“Interfor is really at the forefront for pushing something new forward,” says Norvin Laudon, chief technology officer for Springer Microtec. “They had to take significant risks and are sharing the results with industry. This wouldn’t have happened without this sort of company.”
Springer-Microtec currently has over 100 scaling scanners in use around the world, certified through various governmental bodies.
“The work done by the various members of the CSA committee, in particular Measurement Canada, has ended up with Canada having one of the most thorough scanner certification programs in place worldwide,” Laudon says.
To date, the Acorn mill has experienced an estimated savings of $8 per cubic metre stemming from reduced log handling on the volume that meets the requirements of the scanner pilot program. By implementing the scanner scaling, logs no longer need to be dewatered, stick scaled, re-bundled and re-boomed. The logs go directly from the harvest site to the mill where they are scanner scaled.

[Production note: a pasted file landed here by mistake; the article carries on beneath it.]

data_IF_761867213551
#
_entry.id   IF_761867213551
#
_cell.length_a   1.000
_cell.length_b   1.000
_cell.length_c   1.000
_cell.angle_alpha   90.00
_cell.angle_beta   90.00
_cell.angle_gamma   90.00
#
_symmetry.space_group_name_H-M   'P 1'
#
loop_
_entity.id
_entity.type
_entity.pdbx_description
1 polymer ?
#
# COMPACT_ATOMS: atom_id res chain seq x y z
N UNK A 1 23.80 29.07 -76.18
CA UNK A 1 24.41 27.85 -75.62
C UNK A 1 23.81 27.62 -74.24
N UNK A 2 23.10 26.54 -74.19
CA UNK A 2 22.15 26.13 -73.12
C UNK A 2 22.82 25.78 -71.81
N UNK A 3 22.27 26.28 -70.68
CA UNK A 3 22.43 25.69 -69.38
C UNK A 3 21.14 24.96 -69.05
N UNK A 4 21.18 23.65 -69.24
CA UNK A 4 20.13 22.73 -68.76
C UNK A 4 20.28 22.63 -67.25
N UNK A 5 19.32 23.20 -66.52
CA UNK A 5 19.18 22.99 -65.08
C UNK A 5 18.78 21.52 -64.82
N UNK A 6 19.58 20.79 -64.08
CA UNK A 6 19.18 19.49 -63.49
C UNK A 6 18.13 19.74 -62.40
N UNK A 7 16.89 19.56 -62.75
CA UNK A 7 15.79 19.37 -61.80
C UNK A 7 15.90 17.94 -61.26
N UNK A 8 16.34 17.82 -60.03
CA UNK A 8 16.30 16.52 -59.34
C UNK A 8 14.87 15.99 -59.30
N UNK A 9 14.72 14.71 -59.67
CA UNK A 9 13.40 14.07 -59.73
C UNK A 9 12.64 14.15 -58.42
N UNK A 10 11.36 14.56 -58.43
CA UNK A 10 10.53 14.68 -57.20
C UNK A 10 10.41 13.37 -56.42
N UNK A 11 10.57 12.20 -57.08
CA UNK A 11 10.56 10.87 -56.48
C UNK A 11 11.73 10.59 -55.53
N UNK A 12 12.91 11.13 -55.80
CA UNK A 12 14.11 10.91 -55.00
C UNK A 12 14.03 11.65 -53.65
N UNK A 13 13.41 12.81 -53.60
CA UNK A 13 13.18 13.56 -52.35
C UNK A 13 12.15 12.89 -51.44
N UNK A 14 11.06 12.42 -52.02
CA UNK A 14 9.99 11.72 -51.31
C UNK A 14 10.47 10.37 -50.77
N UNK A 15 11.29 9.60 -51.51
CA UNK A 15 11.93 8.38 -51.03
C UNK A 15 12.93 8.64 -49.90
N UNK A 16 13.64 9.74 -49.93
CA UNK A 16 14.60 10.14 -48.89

“If we can’t measure a log we’ll bring a guy in with a scale stick and have him measure it, but we haven’t had to do that once yet,” Moran says. “I’m proud of the result we’ve got so far and the amount of data we’ve gotten out of it.”
The potential savings from implementing this type of technology has already grabbed the attention of other coastal mills, as well as mills in Quebec and the B.C. Interior.
How it works
The logs are harvested, processed and sorted to mill specifications. They are then hauled to a log dump at tidewater where they are put in bundles. The bundles are then put in booms and are towed to the marine storage area and then to the Acorn sawmill.